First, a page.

Winter nourishment

By Li Jingjing Source:Global Times Published: 2015-12-11 5:03:02

Nutritious dishes to fight off the cold


Photo: CFP

Photo: CFP

Soup is a very different beast when it comes to Chinese cuisine versus its Western counterpart.

Western meal tends to start off with soup whereas a Chinese meal tends to end with it. But the sequence isn't the only difference. 

While both clear and thick soups are common in the West, most Chinese soups tend to be of the clear variety. 

Soup has a long tradition in China and over the centuries many different regions in the country have developed their own particular tastes when it comes to how they like their soup prepared. 

Chinese living in the north, such as the Heilongjiang, Jilin and Liaoning provinces, prefer to filling up on rice before having soup, because they believe it's more important to fill their stomachs with solid food first and then use soup to fill up any spaces that are left over in their tummies before the meal finishes.

This is especially true when guests are in the house. Letting people fill up on soup comes across as a bit rude and inhospitable to northern Chinese, who have a reputation nationwide for being generous and hospitable.

Chinese in Guangdong Province and Hong Kong particularly love soup. Soup is such a big part of Cantonese cuisine that they have developed many different ways to prepare soup and pretty much anyone who knows how to cook knows how to make a decent soup for their family.

Ingredients for southern soups range from poultry from meat and fish to herbs and Chinese medicine.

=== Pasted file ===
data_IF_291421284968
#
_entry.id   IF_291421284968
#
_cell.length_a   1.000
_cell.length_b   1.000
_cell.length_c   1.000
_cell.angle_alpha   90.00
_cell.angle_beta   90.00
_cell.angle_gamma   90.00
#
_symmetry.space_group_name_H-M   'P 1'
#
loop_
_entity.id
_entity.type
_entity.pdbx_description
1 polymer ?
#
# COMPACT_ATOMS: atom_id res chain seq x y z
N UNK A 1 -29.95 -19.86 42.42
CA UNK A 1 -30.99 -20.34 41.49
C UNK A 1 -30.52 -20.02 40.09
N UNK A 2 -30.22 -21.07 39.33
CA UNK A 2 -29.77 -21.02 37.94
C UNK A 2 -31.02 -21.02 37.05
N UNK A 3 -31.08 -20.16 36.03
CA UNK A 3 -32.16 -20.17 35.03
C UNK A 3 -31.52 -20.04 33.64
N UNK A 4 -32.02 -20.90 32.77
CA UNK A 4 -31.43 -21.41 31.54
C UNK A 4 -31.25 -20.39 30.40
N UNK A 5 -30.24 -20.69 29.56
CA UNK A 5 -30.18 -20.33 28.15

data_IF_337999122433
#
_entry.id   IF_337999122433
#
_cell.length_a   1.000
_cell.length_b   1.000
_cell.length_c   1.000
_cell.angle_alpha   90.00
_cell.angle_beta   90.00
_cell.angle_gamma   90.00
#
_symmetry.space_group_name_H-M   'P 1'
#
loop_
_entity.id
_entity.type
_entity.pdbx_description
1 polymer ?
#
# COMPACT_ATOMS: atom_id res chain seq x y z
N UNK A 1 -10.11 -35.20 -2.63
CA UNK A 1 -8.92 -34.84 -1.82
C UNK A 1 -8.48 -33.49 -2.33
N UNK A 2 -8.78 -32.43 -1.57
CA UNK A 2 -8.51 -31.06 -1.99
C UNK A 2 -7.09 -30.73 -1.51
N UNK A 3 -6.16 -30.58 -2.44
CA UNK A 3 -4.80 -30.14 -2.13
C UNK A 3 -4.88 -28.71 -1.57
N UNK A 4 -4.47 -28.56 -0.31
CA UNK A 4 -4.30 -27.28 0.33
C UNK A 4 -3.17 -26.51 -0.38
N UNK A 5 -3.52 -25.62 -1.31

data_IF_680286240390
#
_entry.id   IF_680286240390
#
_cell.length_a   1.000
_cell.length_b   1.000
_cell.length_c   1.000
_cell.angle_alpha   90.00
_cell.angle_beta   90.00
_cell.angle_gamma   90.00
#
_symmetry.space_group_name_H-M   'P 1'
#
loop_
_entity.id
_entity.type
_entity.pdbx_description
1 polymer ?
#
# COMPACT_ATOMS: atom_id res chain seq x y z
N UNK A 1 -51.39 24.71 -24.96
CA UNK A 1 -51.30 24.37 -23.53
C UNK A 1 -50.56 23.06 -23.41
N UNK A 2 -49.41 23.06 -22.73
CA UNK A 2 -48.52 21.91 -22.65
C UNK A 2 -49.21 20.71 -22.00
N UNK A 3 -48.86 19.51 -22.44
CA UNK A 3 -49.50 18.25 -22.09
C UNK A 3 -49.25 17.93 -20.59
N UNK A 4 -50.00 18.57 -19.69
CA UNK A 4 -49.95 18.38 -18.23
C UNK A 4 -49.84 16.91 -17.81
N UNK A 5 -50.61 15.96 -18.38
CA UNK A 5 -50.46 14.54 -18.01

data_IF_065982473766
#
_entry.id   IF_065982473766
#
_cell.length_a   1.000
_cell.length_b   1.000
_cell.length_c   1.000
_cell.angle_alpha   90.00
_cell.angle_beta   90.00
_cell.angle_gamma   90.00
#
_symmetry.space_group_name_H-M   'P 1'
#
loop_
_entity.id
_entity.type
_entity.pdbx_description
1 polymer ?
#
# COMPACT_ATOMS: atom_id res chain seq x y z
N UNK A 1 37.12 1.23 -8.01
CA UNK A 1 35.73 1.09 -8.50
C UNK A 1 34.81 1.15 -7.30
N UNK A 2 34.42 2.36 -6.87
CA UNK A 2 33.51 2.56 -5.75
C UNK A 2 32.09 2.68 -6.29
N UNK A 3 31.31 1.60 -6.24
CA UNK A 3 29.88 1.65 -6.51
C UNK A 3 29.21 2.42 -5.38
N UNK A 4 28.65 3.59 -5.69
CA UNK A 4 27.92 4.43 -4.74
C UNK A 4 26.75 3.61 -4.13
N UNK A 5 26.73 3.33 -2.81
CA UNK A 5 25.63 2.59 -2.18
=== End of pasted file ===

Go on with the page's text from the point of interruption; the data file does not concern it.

Chinese living in Jiangsu Province, Zhejiang Province and Shanghai also enjoy soup, but tend to be less particular when it comes to ingredients. A few eggs and some pickles is more than enough for them to make a nice soup.

Chinese medicine believes winter is the time to replenish oneself. A saying goes "One who replenishes themselves in winter, can beat a tiger in spring."

Because our metabolisms slow down in winter, eating more nutritious foods helps give the body the energy it needs and enhances our immune systems.

There are tons of recipes for nutritious soups that can help get you through the winter.

Here are some examples of classic Chinese soups that are healthy as well as tasty.

Silkie chicken, jujube & wolfberry soup

As the name implies these are the three ingredients for this soup.

Compared to common chicken meat, silkie meat contains more protein and vitamins, like vitamin E, iron, zinc and sodium, but less fat and cholesterol.

More importantly, in Chinese medicine, silkie meat is great for your health, especially women who are having a difficult time during their menstrual periods.

Ingredients: Half or whole silkie chicken, 20 jujubes, 40 grams of wolfberries and two slices of ginger.

Step 1: Wash the chicken and remove the feathers and internal organs (many supermarkets will do this for you). Boil the chicken in water for five minutes and remove.